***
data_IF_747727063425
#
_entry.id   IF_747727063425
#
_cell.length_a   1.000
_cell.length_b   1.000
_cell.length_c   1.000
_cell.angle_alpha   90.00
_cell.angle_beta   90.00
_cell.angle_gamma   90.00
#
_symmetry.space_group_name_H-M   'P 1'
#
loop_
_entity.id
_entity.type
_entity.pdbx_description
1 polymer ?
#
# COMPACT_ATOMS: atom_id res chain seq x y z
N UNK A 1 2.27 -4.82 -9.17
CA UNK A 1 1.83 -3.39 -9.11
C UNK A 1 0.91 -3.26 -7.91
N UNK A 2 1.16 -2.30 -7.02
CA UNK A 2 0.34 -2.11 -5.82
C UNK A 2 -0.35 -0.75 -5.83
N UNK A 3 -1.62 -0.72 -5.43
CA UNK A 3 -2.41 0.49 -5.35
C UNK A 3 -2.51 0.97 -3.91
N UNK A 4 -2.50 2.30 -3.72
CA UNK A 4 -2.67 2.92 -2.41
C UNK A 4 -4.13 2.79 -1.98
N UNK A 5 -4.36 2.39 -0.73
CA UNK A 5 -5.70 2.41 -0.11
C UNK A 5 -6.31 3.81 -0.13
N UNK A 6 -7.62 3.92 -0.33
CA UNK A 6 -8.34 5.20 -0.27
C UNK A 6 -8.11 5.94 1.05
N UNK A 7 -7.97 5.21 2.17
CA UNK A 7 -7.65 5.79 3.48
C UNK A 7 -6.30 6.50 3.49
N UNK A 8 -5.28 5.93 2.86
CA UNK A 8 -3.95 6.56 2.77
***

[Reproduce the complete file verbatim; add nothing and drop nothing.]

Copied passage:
data_IF_747727063425
#
_entry.id   IF_747727063425
#
_cell.length_a   1.000
_cell.length_b   1.000
_cell.length_c   1.000
_cell.angle_alpha   90.00
_cell.angle_beta   90.00
_cell.angle_gamma   90.00
#
_symmetry.space_group_name_H-M   'P 1'
#
loop_
_entity.id
_entity.type
_entity.pdbx_description
1 polymer ?
#
# COMPACT_ATOMS: atom_id res chain seq x y z
N UNK A 1 2.27 -4.82 -9.17
CA UNK A 1 1.83 -3.39 -9.11
C UNK A 1 0.91 -3.26 -7.91
N UNK A 2 1.16 -2.30 -7.02
CA UNK A 2 0.34 -2.11 -5.82
C UNK A 2 -0.35 -0.75 -5.83
N UNK A 3 -1.62 -0.72 -5.43
CA UNK A 3 -2.41 0.49 -5.35
C UNK A 3 -2.51 0.97 -3.91
N UNK A 4 -2.50 2.30 -3.72
CA UNK A 4 -2.67 2.92 -2.41
C UNK A 4 -4.13 2.79 -1.98
N UNK A 5 -4.36 2.39 -0.73
CA UNK A 5 -5.70 2.41 -0.11
C UNK A 5 -6.31 3.81 -0.13
N UNK A 6 -7.62 3.92 -0.33
CA UNK A 6 -8.34 5.20 -0.27
C UNK A 6 -8.11 5.94 1.05
N UNK A 7 -7.97 5.21 2.17
CA UNK A 7 -7.65 5.79 3.48
C UNK A 7 -6.30 6.50 3.49
N UNK A 8 -5.28 5.93 2.86
CA UNK A 8 -3.95 6.56 2.77